There is a change in the way medical records are being stored. It is intended that more people will have access to them. Not all of those will be medical staff concerned with your treatment.
In autumn 2014 it is likely that GP practices will be required to supply personal and confidential medical information about patients on a regular and continuous basis to the Health and Social Care Information Centre (HSCIC). Under the Health and Social Care Act 2012, GP practices have no choice in this matter.
The HSCIC states that the intention is to use the data for planning health services and research. The data will not be anonymised; quite the opposite. It will be divided into 3 main formats:
- GREEN - anonymised data that cannot be traced back to an individual patient;
- AMBER - pseudononymised amber data from which the patient is potentially identifiable; and
- RED – data from which the patient is clearly identifiable.
The information extracted by the HSCIC will include your NHS number, date of birth, postcode, medical diagnoses, referrals to specialists, prescriptions, family history, blood test results, smoking and alcohol habits. Since this information is attached to your NHS number which is unique, in essence your entire medical history is on the files.
Some issues will not be extracted in the initial upload such as details of infertility treatment, sexually transmitted diseases, terminations of pregnancy, domestic and emotional sexual abuse. However, this is not a lifetime guarantee because it has already been stated that these exemptions may be reconsidered in due course. In any event, items listed under prescriptions will potentially identify the infections or conditions from which a person may have suffered.
An individual does not have the right to modify the type of data that is extracted. It cannot be limited by the patient’s choice. A patient has to either withdraw from the whole scheme or allow all their data to be uploaded as required.
This is not a one off extraction. GP surgeries will be required to provide information on a regular and continuous basis.
That information can be made available to organisations within the NHS and outside depending on the circumstances, the nature of the information and fees. Once the information has been uploaded, your GP has no further control over it and cannot limit the use which is made of it.
Red data, that is clearly identifiable data, cannot be distributed in an identifiable form without either individual patient consent or permission from the Secretary of State for Health to release. This is provided for in Section 251 of the NHS Act 2006 and already a significant number of Section 251 Applications have been used and have been successful in hospital record releases.
There is no doubt that large scale review of medical data can identify disease processes, changes in illness patterns, treatments which are effective and so on. There is a huge benefit in terms of looking at future health care provision when the whole picture can be viewed.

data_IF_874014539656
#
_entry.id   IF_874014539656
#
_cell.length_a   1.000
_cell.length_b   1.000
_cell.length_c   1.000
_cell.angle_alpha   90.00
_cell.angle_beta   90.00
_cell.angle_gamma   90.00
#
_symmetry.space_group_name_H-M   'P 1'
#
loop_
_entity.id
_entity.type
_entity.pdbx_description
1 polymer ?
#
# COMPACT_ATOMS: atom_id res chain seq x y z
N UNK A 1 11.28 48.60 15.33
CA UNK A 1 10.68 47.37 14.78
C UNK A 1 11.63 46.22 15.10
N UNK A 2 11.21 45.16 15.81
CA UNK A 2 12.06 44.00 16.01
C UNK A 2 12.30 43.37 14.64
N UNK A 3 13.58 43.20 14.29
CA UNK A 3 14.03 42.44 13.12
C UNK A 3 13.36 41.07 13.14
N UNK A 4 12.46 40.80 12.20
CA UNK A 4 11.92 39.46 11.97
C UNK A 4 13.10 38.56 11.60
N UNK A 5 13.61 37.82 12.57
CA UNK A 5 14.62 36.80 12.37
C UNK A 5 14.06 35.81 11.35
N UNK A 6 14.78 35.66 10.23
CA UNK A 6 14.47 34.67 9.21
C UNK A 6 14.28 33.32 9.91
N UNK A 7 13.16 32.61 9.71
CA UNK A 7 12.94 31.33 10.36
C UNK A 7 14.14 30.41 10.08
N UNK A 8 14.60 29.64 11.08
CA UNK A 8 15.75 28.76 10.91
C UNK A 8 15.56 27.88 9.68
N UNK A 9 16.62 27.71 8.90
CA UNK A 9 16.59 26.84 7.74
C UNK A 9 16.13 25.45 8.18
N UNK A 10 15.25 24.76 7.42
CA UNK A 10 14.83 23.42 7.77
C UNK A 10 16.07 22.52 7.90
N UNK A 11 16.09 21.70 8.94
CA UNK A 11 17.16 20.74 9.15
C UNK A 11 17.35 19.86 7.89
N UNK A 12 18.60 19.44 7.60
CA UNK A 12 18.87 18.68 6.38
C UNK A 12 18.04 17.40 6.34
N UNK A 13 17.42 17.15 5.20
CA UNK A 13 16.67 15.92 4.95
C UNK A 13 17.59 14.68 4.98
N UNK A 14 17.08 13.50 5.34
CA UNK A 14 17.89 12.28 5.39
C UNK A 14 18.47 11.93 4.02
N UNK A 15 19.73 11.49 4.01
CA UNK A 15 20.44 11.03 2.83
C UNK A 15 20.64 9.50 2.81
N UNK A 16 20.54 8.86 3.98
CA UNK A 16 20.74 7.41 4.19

However, the issue is whether the confidentiality of the patient is respected and what happens to the data that is extracted. Potentially, a large number of organisations could obtain access to the data. Whilst it would certainly be arguable that anonymised data which can assist research projects and looking at health issues may be of benefit in the long run, there has to be some concern about the organisations that will be able to obtain access and the amount of information that they will be able to obtain.
More recently, information has been released which was part of a research project which indicated that the Staple Inn Actuarial Society may have purchased more than a decade’s worth of hospital data covering approximately nearly 50 million patients. The indication is that this was for a research project looking at provisions for critical illness cover. There is no indication that confidentiality was breached. However, those patients were not asked for their consent to their data being used (anonymised or not). For a proportion of the population there would be a fair amount of disagreement with the idea that their data can be used in this way.
The government has put on hold plans to upload the data for a further 6 months (it was planned for this Spring). Leaflets are supposed to have been sent out but for those of us (which may well be the majority) who chose not to receive junk mail, those leaflets will not have arrived. There are concerns that there may be time limits for opting out in any event which have not been made clear.
It is a matter of individual choice as to whether you wish your own data or those of your family to be made available for research and other projects. Many will be happy to do so. For those that do not, however, you need to read around the subject, look at the options and discuss the matter with your GP.
No-one denies that the use of significant data is of benefit to health care professionals and for those wishing to manage health care provision in the future. It is the issue as to whether this is informed consent and what choice people have once that data has been uploaded that is a concern. This is an all or nothing decision and once data is uploaded it cannot be removed.
Make sure you understand what is happening and you act on the basis of being informed rather than your medical information being used by default.